Miami-Dade Superintendent Alberto Carvalho shares his district’s experiences and priorities when it comes to supporting school technology
Making the decision to allocate school district resources to a digital conversion, and planning for and sustaining that technology conversion, requires effort and dedication.
And while no time will ever be the perfect time to make the digital transition, any time is the right time, said Alberto Carvalho, superintendent of the Miami-Dade Public Schools, a 2011 eSN Tech-Savvy Superintendent Awards winner, and 2014 American Association of School Administrators Superintendent of the Year.
The need for technology-rich school environments that mimic the environments in which today’s students will one day work and compete becomes evident “when we acknowledge the fact that, from zip code to zip code…there are significant gaps. There are literally and figuratively digital deserts in our communities,” said Carvalho, speaking during Discovery Education’s second annual Future@Now event on Feb. 26.
Before school leaders address how they’re going to enable a digital conversion, though, it’s much more important to define why they’re going to do so.
(Next page: How to effectively launch a digital technology conversion)
Carvalho outlined two main reasons ‘why’:
- Moral imperative: Every student deserves to live and learn with technology and to have access to opportunities made possible through technology.
- Economic impact: The U.S. economy, if it is expected to survive and thrive, depends on skilled, educated workers who are able to compete and keep up with students and workers in other countries.
The digital conversion—or, as Carvalho terms it, the digital convergence–is important because of opportunity gaps, he said. “Opportunity gaps invariably lead to achievement gaps, and unmitigated gaps often become generational gaps.”
Carvalho outlined what he calls the ABCs of digital convergence.
A: Application and digital content
Focus on defining standards, rigor, and relevance, he said.
Determine how to align what happens in classrooms with critical college and career skills students should be able to demonstrate. Lead with content that is personalizable and adaptive.
B: Broadband and bandwidth
Miami-Dade planned to build traffic capacity to support all students, teachers, administrators, and district staff. District leaders demanded no fewer than 3 gigabytes of capacity, expandable to 10 gigabytes within 3 years. And at 3 gigabytes, every single student and teacher could have two to three devices on the network at the same time and only consume 5 percent of the network capacity, Carvalho said.
“Create the highway that will support the traffic of content and users,” he advised.
“If you cannot guarantee ubiquitous, universal high-speed broadband signal for every single square foot of space in your district, you are not going to bring about the digital convergence you hoped for,” he said.
Referencing President Obama’s ConnectED initiative, Carvalho said the district will, on Feb. 28, have successfully deployed wireless to every part of the district–400 schools and 47 million square feet of space.
Building wireless capacity “was an indispensable step in our plan,” he said.
This comes only after A, B, and C, Carvalho emphasized. “It is only after the application and content, broadband, and connectivity that we even dare to talk about a device,” he said.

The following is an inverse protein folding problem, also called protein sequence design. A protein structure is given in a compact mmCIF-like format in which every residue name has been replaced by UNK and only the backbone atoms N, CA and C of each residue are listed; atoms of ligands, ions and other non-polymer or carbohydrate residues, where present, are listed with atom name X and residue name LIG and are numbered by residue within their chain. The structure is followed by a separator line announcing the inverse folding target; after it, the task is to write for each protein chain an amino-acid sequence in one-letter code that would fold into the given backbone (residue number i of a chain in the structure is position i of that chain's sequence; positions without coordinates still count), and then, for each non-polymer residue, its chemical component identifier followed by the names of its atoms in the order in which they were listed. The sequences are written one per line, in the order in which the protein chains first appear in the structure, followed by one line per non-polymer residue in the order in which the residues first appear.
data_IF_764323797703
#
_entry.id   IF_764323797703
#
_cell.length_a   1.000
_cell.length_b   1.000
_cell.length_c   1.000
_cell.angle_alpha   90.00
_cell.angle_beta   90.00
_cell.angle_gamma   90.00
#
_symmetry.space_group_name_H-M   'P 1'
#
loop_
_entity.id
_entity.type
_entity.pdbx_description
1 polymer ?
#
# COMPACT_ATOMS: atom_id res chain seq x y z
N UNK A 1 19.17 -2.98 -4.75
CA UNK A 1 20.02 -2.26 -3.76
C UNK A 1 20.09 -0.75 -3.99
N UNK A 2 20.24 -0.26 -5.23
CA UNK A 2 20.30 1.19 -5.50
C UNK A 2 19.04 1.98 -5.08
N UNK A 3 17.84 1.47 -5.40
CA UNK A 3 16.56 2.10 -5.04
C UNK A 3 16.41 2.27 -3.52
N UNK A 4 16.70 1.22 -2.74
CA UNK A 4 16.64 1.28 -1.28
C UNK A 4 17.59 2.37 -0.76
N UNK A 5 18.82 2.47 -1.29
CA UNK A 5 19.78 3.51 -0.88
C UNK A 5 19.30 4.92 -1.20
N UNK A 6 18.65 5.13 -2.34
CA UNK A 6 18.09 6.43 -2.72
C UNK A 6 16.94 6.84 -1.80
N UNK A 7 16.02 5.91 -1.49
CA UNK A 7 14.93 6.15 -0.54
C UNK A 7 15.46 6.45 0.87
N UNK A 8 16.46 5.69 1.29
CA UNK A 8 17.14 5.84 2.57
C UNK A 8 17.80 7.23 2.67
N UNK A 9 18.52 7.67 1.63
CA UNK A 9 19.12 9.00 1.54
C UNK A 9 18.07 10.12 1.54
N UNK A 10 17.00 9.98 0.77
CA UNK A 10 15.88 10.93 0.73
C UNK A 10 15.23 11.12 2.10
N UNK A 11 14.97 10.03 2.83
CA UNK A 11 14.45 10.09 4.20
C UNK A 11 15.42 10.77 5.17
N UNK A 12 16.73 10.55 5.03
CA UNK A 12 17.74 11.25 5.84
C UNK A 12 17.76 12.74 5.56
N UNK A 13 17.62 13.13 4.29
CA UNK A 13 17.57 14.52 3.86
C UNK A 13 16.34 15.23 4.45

The district first decided that it needed to adopt a system that adapts to all devices, which allows for a combination of district-provided devices and a bring-your-own-device (BYOD) policy.
Knowing the district would never have enough money to purchase a device for every child right away, it first turned to parents and students to see what personal devices students might bring to their classrooms.
By 2015, the district will provide devices such as laptops or tablets for K-12 students who might not be able to afford a device otherwise. The initiative will be combined with the district’s BYOD policy, and surveys from the end of the 2012-2013 school year indicated that roughly 25 percent of district students have their own laptop or tablet.
At some point, district leaders should evaluate practices and strategies. Miami-Dade used its iPrep Academy as a barometer for technology initiative success. iPrep Academy is a magnet school incorporating “innovate teaching strategies into a technology-rich environment,” and it encourages unique student learning models.
“There is not pushing out of information, there is pulling in of knowledge on the part of the students,” Carvalho said of iPrep’s learning environment.
District leaders monitored, examined, and studied the impact of flipped learning and digital content in hybrid environments in iPrep Academy to inform the massive district convergence that took place in Miami-Dade, Carvalho said.
These practices informed the massive district convergence, he said.
There is not a single funding source for transformation of this magnitude, Carvalho said.
“We strategically assembled multiple funding sources, forced them to converge on one single strategic goal,” he said.
The district used eRate funds for connectivity and a Bank of America short-term loan for devices. It also used a recurring state funding stream to free textbook allocation for technology-based materials and digital content.
“Our moral imperative is to accelerate the digital convergence for all students,” Carvalho said. “There is no opportunity equity without access to high-quality digital content. If it can be done in Miami in the middle of the recession, there is no reason why it cannot be done everywhere else in America, right now.”